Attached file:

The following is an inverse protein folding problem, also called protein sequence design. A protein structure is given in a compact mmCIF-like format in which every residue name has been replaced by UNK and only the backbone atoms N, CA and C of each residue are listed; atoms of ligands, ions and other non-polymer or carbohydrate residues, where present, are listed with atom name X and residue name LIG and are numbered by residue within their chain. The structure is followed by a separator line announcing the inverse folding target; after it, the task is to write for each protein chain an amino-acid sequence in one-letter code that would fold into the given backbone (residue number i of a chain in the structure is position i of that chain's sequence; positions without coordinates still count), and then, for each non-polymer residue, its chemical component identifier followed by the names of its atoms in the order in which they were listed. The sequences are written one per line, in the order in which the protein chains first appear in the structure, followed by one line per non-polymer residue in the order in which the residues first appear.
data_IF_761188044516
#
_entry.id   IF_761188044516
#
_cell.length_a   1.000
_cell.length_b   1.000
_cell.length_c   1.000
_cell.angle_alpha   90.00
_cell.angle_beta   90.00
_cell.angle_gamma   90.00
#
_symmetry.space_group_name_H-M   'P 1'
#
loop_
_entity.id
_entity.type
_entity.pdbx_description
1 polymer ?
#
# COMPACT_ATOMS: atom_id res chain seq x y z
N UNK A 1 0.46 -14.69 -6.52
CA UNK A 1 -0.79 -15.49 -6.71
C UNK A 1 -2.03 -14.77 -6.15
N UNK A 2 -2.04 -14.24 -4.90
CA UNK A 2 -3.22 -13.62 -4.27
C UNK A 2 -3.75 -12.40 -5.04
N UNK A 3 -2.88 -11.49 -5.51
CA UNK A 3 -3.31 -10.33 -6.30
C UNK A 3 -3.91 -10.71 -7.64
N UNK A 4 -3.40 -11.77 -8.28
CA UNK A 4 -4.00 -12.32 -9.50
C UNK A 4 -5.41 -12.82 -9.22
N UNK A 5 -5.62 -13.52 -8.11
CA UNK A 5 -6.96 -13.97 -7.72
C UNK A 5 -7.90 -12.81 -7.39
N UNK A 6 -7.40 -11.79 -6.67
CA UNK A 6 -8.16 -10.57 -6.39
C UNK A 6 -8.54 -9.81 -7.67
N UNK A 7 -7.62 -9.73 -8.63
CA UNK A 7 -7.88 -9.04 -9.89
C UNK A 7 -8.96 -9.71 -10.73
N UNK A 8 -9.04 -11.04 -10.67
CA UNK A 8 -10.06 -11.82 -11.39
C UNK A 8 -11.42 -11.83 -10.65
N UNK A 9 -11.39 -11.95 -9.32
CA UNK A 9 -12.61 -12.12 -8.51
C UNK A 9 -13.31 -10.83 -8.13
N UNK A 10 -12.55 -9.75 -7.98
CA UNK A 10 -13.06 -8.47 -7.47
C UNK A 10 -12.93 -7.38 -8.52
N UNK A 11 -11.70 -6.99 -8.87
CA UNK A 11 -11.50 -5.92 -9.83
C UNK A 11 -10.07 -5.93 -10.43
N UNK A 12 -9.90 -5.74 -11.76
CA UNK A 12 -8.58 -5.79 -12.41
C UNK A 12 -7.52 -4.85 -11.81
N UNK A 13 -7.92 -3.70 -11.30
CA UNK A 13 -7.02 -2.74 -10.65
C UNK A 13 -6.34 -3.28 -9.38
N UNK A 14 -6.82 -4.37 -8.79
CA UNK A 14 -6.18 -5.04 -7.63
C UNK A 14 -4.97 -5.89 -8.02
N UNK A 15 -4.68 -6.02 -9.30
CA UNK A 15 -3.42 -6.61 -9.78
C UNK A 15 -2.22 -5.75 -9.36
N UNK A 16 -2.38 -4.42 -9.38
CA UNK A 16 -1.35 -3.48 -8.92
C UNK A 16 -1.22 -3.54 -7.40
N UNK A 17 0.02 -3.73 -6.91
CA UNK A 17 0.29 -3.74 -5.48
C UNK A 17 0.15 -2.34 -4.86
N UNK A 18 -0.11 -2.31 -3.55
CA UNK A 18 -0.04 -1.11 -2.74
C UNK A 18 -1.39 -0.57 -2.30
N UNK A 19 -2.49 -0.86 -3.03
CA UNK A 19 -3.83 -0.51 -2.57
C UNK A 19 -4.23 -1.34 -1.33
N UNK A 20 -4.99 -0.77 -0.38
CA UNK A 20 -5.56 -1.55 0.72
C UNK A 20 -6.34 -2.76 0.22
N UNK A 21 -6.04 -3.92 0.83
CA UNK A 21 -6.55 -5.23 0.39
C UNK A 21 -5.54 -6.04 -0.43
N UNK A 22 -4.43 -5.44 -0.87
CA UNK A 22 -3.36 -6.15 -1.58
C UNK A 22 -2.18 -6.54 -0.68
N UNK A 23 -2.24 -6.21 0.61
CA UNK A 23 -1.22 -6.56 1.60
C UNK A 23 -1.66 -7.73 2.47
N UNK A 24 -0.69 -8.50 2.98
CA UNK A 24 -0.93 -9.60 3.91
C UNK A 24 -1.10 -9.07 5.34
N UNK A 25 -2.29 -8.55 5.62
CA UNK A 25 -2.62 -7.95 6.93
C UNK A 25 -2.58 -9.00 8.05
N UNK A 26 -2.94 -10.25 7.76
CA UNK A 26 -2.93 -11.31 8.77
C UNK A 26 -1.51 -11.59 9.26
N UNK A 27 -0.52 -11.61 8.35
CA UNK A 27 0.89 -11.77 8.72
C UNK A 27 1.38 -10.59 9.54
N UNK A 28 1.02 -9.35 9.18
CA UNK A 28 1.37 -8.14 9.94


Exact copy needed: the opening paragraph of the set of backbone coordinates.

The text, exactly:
The following is an inverse protein folding problem, also called protein sequence design. A protein structure is given in a compact mmCIF-like format in which every residue name has been replaced by UNK and only the backbone atoms N, CA and C of each residue are listed; atoms of ligands, ions and other non-polymer or carbohydrate residues, where present, are listed with atom name X and residue name LIG and are numbered by residue within their chain. The structure is followed by a separator line announcing the inverse folding target; after it, the task is to write for each protein chain an amino-acid sequence in one-letter code that would fold into the given backbone (residue number i of a chain in the structure is position i of that chain's sequence; positions without coordinates still count), and then, for each non-polymer residue, its chemical component identifier followed by the names of its atoms in the order in which they were listed. The sequences are written one per line, in the order in which the protein chains first appear in the structure, followed by one line per non-polymer residue in the order in which the residues first appear.